What is the Trecento in art?

The term “trecento” known also as Italian for “three hundred” is the abbreviation for “milletrecento” and describes the 14th century. You may check Youtube downloader to know more about Trecento.

Since the Trecento coincides with this art epoch in Italy, the term is often used synonymously in art for all of the art of the Proto-Renaissance. Seen in this way, the Trecento in art can be described as the century in which art built the decisive bridge from the medieval Gothic to the early Renaissance.

Painting of the Trecento

Although Giotto’s new form of naturalism became the main style of Renaissance art in the 15th century, the Byzantine conception of art taught in the city of Siena was the predominant form of expression even in the 14th century and remained so for most of the century.

Nevertheless, it was Giotto who, with his frescoes in the Scrovegni Chapel in Padua, was the first to suggest a stylistic shift. As a masterpiece of religious art, these images abandoned the flat style conventions of Byzantine art in favor of a higher naturalism.

It was later taken up and further developed by artists of the early Renaissance such as Masaccio and Leonardo da Vinci.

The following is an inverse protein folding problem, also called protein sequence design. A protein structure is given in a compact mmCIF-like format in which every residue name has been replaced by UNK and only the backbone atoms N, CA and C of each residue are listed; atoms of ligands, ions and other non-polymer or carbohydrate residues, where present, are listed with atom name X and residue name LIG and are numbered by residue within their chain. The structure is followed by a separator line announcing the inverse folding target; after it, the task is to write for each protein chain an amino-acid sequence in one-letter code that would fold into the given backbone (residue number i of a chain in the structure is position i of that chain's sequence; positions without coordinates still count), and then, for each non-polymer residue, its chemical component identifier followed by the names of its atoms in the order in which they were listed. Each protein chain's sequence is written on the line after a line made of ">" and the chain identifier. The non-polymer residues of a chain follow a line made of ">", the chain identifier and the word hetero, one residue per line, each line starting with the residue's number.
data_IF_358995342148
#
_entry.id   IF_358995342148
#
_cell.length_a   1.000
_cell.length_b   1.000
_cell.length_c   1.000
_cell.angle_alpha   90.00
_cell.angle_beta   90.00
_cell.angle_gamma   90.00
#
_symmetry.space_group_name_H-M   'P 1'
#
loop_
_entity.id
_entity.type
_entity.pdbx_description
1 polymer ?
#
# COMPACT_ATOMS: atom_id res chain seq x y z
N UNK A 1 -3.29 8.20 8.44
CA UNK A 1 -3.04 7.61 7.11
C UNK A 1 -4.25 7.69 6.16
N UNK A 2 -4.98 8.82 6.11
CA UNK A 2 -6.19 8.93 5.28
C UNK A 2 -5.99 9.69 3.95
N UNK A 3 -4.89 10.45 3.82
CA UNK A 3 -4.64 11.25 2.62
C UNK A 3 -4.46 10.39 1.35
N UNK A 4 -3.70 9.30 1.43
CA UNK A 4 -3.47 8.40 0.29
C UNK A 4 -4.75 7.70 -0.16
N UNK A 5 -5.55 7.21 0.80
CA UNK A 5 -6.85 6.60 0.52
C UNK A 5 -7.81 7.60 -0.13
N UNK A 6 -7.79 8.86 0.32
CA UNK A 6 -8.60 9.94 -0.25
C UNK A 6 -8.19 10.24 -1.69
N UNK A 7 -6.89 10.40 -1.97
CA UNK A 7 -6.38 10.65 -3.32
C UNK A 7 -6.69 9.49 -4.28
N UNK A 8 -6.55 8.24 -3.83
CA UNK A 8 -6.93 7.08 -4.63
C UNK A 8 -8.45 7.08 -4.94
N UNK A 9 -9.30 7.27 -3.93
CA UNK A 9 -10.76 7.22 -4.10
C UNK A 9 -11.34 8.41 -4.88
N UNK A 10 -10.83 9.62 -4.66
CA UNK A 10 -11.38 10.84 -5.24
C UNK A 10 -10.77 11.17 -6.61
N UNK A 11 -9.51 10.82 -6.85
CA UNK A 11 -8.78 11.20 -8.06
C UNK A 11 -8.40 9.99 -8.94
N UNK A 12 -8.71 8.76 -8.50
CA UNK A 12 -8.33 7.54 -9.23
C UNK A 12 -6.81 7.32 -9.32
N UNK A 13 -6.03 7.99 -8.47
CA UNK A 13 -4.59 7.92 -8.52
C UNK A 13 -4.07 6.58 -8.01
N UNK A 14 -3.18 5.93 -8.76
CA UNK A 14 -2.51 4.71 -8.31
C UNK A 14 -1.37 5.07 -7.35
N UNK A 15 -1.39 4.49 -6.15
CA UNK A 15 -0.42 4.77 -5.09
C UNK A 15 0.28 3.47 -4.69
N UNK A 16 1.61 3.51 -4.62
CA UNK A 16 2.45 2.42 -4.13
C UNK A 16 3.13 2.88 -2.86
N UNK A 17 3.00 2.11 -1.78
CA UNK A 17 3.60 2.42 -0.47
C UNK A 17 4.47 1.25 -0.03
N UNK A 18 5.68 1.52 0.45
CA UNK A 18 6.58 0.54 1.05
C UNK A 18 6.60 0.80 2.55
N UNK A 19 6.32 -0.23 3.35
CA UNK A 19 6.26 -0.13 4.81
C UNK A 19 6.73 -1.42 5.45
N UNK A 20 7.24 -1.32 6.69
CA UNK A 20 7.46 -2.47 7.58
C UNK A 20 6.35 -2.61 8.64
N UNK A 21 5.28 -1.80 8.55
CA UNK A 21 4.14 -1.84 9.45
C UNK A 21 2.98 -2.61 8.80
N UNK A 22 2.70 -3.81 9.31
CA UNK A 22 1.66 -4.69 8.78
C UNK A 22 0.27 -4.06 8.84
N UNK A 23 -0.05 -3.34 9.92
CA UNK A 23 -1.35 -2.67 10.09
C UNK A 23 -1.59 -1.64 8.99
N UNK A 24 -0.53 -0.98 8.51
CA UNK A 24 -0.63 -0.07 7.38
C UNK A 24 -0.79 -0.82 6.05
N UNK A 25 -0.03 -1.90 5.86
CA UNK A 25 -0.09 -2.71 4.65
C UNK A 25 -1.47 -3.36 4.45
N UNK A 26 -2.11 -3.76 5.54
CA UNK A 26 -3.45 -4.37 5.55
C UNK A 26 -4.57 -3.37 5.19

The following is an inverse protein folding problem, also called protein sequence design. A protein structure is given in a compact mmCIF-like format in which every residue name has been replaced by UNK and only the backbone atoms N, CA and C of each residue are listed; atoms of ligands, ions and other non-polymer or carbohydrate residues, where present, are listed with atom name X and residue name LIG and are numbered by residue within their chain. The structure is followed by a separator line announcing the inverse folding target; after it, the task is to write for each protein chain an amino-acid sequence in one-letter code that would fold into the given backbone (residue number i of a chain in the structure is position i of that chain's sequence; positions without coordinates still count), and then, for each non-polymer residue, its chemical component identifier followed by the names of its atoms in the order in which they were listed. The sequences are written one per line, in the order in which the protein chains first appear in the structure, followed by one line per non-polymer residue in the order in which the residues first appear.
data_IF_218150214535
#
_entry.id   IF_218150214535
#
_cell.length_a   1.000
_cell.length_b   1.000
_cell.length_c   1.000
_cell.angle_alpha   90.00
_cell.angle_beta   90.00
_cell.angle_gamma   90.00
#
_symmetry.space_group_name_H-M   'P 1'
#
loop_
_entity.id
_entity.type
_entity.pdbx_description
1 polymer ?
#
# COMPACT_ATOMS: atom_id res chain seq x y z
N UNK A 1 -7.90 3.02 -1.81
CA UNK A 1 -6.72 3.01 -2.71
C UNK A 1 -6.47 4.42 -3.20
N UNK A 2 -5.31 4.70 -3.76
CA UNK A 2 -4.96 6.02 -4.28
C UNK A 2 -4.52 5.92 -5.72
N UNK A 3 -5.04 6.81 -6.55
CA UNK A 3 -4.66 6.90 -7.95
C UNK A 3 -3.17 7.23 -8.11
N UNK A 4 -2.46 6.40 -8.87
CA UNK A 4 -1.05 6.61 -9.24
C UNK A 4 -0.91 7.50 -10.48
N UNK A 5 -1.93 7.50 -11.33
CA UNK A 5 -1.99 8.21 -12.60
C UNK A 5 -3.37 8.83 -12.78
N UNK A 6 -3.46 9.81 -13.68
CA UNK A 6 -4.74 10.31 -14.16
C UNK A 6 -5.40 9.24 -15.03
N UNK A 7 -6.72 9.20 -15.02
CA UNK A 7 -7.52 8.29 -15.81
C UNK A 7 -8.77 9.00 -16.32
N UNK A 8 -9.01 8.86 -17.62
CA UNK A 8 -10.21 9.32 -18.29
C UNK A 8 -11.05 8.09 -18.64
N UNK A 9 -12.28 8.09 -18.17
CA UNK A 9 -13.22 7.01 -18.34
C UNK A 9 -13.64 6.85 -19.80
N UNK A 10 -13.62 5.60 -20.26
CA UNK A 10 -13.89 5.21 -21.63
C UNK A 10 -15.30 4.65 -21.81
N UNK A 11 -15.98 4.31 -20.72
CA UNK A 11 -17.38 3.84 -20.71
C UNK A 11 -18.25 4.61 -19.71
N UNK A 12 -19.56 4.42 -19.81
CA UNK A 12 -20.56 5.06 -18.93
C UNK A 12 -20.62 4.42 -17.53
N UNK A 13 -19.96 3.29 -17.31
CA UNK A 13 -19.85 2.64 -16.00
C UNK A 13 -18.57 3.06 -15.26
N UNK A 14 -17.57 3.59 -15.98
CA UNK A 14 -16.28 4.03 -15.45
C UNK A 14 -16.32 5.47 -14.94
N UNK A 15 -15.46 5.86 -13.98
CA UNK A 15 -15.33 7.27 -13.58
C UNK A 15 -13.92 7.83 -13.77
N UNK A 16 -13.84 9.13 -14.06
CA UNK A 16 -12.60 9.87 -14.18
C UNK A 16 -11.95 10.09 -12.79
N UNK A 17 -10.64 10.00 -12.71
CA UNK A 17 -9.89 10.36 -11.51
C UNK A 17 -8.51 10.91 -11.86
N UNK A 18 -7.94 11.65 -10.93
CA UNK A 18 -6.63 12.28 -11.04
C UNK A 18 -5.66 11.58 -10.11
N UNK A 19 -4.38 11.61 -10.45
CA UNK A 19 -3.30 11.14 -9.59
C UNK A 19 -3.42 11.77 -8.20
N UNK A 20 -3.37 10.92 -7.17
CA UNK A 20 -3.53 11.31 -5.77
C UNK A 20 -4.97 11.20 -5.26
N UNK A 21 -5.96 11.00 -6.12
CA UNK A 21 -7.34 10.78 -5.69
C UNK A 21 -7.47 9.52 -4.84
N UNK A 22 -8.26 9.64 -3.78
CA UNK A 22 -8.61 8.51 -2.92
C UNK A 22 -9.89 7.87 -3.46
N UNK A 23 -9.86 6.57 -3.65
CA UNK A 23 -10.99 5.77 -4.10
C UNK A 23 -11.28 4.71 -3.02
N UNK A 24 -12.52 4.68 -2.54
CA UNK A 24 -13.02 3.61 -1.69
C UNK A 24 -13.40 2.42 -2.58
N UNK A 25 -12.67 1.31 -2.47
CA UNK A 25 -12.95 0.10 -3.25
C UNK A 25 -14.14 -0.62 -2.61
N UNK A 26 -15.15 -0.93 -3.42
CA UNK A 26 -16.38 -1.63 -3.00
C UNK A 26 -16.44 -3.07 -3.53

Sculpture of the Trecento

The forefather of the Italian Renaissance sculpture of the 14th century was the artist Giovanni Pisano, who modeled a Madonna and Child for the Scrovegni Chapel in Padua, while Giotto painted there in 1305.

He had a great influence on another important sculptor of this century: Andrea Pisano. As a forerunner of the courtly artistic style of the international Gothic, he was also influenced by Giotto, after whose death in 1337 Andrea Pisano succeeded him as the chief architect of the Cathedral of Florence.

The leading Venetian sculptor and architect was Filippo Calendario, who directed the reconstruction of the 14th-century Doge’s Palace before he was sentenced to death for high treason.

Architecture in 14th century Europe

While the Gothic architecture was formative in Northern Europe into the 16th century, it was replaced in Italy in the 15th century by always independent Renaissance designs.

However, little major architectural work took place during the Trecento. The reasons for this are not fully understood, with the spread of the Black Death and the Hundred Years War between France and England playing their part.

Two exceptions were the Palazzo Vecchio in Florence and the Piazza Della Signoria, which were completed around 1330.